Today's Oklahoma Daily reports that OU President David Boren's pal, CIA boss George Tenet, will be speaking at OU at a Middle East conference on April 3. Several other big shots will also be on hand. As many highly-paid VIP speakers have done in earlier years, they will all sing Boren's praises and then stick out their
hands for handsome honoraria.
Tenet deserves to be greeted with some tough questions. For example, according to French Intelligence, as reported by LeFigaro, Bin Laden was a patient in the American hospital in Dubai for ten days in July, two months before the 9/11 attack. The CIA was right there in the hospital and let him slip away. Why?
Before this we had been told that Bin Laden was responsible for the attacks on American embassies in Africa. If that is true, why didn't they capture
him when they had an easy opportunity?
Are they just incompetent fools, or is the conspiricist view correct that the U.S. military and intelligence establishment thrives on war and likes to nourish our enemies for a while just to keep things stirred up?
A few weeks ago I questioned local CIA "scholar in residence" David Edger about this when he was giving a public talk at OU. His response was to scowl and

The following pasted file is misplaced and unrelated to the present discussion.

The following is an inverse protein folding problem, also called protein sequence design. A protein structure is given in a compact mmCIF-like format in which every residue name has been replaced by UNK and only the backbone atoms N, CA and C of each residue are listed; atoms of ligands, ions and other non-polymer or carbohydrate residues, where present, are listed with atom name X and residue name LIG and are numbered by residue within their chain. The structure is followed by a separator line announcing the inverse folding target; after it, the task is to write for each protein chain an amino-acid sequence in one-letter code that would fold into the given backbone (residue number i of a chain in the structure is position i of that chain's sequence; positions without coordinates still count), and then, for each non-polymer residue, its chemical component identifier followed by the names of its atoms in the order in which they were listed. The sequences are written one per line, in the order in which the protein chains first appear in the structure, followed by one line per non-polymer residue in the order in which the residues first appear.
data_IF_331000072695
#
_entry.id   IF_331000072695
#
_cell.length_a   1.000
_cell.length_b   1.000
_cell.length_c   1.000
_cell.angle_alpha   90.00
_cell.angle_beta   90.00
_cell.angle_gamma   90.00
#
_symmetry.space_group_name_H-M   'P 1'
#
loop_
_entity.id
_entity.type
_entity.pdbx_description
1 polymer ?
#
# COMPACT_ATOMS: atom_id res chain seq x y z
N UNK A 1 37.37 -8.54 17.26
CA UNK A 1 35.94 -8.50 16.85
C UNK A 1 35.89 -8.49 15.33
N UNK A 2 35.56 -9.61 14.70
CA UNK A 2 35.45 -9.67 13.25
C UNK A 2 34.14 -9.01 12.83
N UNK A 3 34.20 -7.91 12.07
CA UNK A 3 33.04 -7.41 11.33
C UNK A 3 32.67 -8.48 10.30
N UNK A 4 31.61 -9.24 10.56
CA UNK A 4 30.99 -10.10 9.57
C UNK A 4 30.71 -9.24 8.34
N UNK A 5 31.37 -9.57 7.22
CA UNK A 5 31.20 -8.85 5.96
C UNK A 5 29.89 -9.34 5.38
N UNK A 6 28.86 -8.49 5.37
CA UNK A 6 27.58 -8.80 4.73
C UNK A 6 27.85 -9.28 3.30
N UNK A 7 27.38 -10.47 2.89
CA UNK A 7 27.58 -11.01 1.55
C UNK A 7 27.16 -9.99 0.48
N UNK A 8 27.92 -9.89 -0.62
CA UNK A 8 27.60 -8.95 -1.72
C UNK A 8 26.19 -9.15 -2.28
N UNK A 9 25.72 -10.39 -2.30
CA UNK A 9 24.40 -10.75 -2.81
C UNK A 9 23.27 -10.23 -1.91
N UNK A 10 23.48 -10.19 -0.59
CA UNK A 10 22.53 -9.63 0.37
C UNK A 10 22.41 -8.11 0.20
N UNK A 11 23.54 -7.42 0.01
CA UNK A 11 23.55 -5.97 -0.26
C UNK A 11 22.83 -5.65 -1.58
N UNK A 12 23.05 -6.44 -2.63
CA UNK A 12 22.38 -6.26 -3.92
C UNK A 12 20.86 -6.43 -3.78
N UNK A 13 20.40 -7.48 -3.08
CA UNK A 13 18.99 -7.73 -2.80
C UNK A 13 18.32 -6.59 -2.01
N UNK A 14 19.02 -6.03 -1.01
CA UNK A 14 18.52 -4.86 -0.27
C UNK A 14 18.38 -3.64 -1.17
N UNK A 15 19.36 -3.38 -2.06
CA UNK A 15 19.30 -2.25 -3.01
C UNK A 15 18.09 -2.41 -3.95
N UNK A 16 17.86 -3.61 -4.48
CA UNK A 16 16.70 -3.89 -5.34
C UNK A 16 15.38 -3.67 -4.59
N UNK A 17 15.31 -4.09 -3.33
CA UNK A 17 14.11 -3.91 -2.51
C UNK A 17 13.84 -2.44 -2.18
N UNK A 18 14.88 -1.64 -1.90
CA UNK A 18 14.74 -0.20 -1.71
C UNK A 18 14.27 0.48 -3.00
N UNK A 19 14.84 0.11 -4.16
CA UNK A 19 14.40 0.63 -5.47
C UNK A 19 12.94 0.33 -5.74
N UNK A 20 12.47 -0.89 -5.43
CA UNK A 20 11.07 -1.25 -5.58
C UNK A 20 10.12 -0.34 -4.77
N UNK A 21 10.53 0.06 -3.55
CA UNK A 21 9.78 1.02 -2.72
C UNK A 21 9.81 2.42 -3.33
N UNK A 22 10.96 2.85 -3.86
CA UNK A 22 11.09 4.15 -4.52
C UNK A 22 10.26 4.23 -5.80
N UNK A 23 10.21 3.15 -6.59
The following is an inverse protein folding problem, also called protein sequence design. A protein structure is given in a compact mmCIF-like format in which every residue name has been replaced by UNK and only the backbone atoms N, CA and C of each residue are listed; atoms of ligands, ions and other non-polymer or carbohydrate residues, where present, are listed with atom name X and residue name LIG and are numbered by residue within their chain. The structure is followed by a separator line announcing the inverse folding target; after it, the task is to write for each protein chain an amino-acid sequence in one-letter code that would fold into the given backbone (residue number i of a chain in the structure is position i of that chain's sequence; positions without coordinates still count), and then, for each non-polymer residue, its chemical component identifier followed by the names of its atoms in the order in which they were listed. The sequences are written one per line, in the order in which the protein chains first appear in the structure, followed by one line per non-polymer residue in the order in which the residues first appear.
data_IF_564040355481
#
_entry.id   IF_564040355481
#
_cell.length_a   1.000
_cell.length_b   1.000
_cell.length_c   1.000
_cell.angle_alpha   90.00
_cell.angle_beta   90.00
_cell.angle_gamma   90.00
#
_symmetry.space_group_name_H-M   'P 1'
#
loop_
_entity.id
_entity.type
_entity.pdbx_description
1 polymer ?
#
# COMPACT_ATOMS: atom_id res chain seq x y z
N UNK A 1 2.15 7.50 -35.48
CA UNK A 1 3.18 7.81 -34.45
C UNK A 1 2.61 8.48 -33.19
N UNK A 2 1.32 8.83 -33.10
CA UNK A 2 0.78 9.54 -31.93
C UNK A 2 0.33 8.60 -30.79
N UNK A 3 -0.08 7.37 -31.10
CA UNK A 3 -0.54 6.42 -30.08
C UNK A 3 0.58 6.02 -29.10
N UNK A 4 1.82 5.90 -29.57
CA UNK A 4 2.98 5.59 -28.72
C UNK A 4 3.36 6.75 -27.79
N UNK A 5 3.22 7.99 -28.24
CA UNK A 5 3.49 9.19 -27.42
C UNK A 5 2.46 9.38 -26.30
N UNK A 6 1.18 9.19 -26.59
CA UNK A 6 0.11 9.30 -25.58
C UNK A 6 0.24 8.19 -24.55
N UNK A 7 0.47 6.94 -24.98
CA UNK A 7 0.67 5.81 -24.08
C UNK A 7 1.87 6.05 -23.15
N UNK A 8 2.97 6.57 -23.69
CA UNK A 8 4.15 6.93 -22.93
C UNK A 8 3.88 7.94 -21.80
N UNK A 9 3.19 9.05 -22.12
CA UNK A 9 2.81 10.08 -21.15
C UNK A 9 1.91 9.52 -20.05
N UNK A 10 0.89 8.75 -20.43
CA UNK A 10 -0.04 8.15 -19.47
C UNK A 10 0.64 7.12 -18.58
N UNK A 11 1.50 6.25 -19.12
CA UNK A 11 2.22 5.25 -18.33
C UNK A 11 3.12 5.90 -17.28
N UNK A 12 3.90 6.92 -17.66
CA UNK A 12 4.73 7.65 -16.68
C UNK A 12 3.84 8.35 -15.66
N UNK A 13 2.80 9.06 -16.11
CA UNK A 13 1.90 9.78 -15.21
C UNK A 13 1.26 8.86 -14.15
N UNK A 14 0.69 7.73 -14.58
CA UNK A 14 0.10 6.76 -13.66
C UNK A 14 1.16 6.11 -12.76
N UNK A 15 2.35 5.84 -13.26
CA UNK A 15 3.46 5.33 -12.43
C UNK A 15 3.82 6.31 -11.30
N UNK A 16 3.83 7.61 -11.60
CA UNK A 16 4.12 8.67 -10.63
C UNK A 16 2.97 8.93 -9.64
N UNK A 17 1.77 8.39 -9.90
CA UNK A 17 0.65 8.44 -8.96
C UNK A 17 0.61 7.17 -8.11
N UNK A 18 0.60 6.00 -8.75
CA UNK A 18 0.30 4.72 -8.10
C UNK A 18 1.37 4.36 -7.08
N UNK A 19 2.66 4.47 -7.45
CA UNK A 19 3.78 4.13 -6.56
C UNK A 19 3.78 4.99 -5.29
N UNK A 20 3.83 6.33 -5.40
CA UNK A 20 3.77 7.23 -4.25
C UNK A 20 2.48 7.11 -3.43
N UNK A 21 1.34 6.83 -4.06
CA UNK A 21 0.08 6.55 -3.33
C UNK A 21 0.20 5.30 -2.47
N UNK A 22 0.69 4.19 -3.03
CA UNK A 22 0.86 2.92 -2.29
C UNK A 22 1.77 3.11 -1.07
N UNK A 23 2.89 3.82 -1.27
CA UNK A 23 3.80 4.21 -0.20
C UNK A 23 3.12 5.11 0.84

say "never heard of it." Then he added: "doesn't mean it didn't happen." Then he dismissed me quickly by pointing to another questioner.
Not long ago Boren, who used to be Chairman of the Senate Intelligence Committee until his surprise 1994 resignation from the Senate, told an OU audience that he and Tenet were "not totally shocked" by the 9/11 attack. That is coming close to saying that they could have predicted it. That being the case, why didn't Boren and his community of spook buddies mobilize their vast resources to prevent the attack?
Shortly after the attack, TIME magazine described Boren as Tenet's "mentor." When Bush became president, Boren convinced him to keep Tenet on as CIA boss.
For more information, links, and references, go here:
For historical context, I invite list members to see the book Day of Deceit, by former Navy officer Robert Stinnett. He spent years researching obscure
military archives to make his case: that the U.S. government, desiring to overwhelm pacifist and isolationist opinions within the American public,
deliberately provoked Japan to attack Pearl Harbor.
Go here for a book review:
-- Michael Wright
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